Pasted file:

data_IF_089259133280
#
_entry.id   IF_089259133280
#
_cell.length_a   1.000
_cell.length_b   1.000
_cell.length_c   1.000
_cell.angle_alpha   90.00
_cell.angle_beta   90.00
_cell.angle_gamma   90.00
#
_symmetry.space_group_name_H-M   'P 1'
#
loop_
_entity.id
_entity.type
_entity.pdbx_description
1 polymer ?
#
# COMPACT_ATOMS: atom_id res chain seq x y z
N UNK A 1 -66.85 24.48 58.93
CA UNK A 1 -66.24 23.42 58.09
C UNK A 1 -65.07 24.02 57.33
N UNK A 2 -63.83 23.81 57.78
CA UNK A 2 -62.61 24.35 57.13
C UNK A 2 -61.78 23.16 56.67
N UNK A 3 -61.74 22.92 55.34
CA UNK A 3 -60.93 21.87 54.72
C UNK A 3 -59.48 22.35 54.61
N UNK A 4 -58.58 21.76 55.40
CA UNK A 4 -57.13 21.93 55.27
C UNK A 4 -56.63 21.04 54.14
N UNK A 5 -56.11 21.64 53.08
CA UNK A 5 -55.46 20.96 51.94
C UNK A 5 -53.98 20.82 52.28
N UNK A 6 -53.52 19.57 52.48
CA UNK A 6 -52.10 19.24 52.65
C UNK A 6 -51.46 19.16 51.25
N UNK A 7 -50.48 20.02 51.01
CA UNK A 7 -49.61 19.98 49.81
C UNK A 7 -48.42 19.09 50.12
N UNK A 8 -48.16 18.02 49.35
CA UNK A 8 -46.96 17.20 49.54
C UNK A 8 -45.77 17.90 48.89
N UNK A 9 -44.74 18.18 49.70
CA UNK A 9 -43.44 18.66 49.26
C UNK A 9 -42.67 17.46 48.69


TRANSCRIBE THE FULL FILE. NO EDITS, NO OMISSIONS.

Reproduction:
data_IF_089259133280
#
_entry.id   IF_089259133280
#
_cell.length_a   1.000
_cell.length_b   1.000
_cell.length_c   1.000
_cell.angle_alpha   90.00
_cell.angle_beta   90.00
_cell.angle_gamma   90.00
#
_symmetry.space_group_name_H-M   'P 1'
#
loop_
_entity.id
_entity.type
_entity.pdbx_description
1 polymer ?
#
# COMPACT_ATOMS: atom_id res chain seq x y z
N UNK A 1 -66.85 24.48 58.93
CA UNK A 1 -66.24 23.42 58.09
C UNK A 1 -65.07 24.02 57.33
N UNK A 2 -63.83 23.81 57.78
CA UNK A 2 -62.61 24.35 57.13
C UNK A 2 -61.78 23.16 56.67
N UNK A 3 -61.74 22.92 55.34
CA UNK A 3 -60.93 21.87 54.72
C UNK A 3 -59.48 22.35 54.61
N UNK A 4 -58.58 21.76 55.40
CA UNK A 4 -57.13 21.93 55.27
C UNK A 4 -56.63 21.04 54.14
N UNK A 5 -56.11 21.64 53.08
CA UNK A 5 -55.46 20.96 51.94
C UNK A 5 -53.98 20.82 52.28
N UNK A 6 -53.52 19.57 52.48
CA UNK A 6 -52.10 19.24 52.65
C UNK A 6 -51.46 19.16 51.25
N UNK A 7 -50.48 20.02 51.01
CA UNK A 7 -49.61 19.98 49.81
C UNK A 7 -48.42 19.09 50.12
N UNK A 8 -48.16 18.02 49.35
CA UNK A 8 -46.96 17.20 49.54
C UNK A 8 -45.77 17.90 48.89
N UNK A 9 -44.74 18.18 49.70
CA UNK A 9 -43.44 18.66 49.26
C UNK A 9 -42.67 17.46 48.69